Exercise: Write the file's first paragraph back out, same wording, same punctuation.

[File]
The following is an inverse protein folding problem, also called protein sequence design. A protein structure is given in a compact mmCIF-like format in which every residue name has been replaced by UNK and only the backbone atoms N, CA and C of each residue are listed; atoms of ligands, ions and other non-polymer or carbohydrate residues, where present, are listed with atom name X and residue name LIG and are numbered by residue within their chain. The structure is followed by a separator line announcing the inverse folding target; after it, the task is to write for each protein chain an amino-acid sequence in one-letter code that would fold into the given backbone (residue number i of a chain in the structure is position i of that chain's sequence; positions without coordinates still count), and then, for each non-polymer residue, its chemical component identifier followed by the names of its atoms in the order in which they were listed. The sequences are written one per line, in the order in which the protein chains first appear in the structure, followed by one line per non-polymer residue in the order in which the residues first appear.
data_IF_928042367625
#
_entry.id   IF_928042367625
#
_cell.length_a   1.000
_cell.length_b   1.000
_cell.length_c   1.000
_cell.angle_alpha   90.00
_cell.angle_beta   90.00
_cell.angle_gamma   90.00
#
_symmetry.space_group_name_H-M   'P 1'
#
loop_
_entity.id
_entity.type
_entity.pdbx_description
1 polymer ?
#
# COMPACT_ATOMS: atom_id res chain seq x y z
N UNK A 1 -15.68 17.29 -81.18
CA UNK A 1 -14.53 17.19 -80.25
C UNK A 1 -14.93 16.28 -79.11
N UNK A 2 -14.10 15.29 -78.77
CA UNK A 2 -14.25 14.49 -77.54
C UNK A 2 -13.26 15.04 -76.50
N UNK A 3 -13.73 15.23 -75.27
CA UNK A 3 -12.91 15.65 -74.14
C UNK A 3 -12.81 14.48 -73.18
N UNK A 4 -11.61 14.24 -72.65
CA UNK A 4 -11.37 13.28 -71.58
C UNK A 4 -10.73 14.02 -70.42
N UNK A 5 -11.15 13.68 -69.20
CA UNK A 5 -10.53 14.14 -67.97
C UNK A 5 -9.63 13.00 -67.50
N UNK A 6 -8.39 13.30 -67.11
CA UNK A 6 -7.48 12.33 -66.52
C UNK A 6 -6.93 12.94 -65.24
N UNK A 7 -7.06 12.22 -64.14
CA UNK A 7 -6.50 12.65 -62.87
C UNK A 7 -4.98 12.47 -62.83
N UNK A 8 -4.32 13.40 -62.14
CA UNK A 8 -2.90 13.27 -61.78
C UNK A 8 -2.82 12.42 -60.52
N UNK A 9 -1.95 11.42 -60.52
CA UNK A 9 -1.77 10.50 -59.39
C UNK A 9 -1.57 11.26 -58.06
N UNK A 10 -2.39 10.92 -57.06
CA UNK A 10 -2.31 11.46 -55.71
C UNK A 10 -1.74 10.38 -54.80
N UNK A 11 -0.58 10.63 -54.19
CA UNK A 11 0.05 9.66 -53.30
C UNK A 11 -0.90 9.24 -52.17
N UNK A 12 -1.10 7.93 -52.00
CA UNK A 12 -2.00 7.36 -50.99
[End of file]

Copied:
The following is an inverse protein folding problem, also called protein sequence design. A protein structure is given in a compact mmCIF-like format in which every residue name has been replaced by UNK and only the backbone atoms N, CA and C of each residue are listed; atoms of ligands, ions and other non-polymer or carbohydrate residues, where present, are listed with atom name X and residue name LIG and are numbered by residue within their chain. The structure is followed by a separator line announcing the inverse folding target; after it, the task is to write for each protein chain an amino-acid sequence in one-letter code that would fold into the given backbone (residue number i of a chain in the structure is position i of that chain's sequence; positions without coordinates still count), and then, for each non-polymer residue, its chemical component identifier followed by the names of its atoms in the order in which they were listed. The sequences are written one per line, in the order in which the protein chains first appear in the structure, followed by one line per non-polymer residue in the order in which the residues first appear.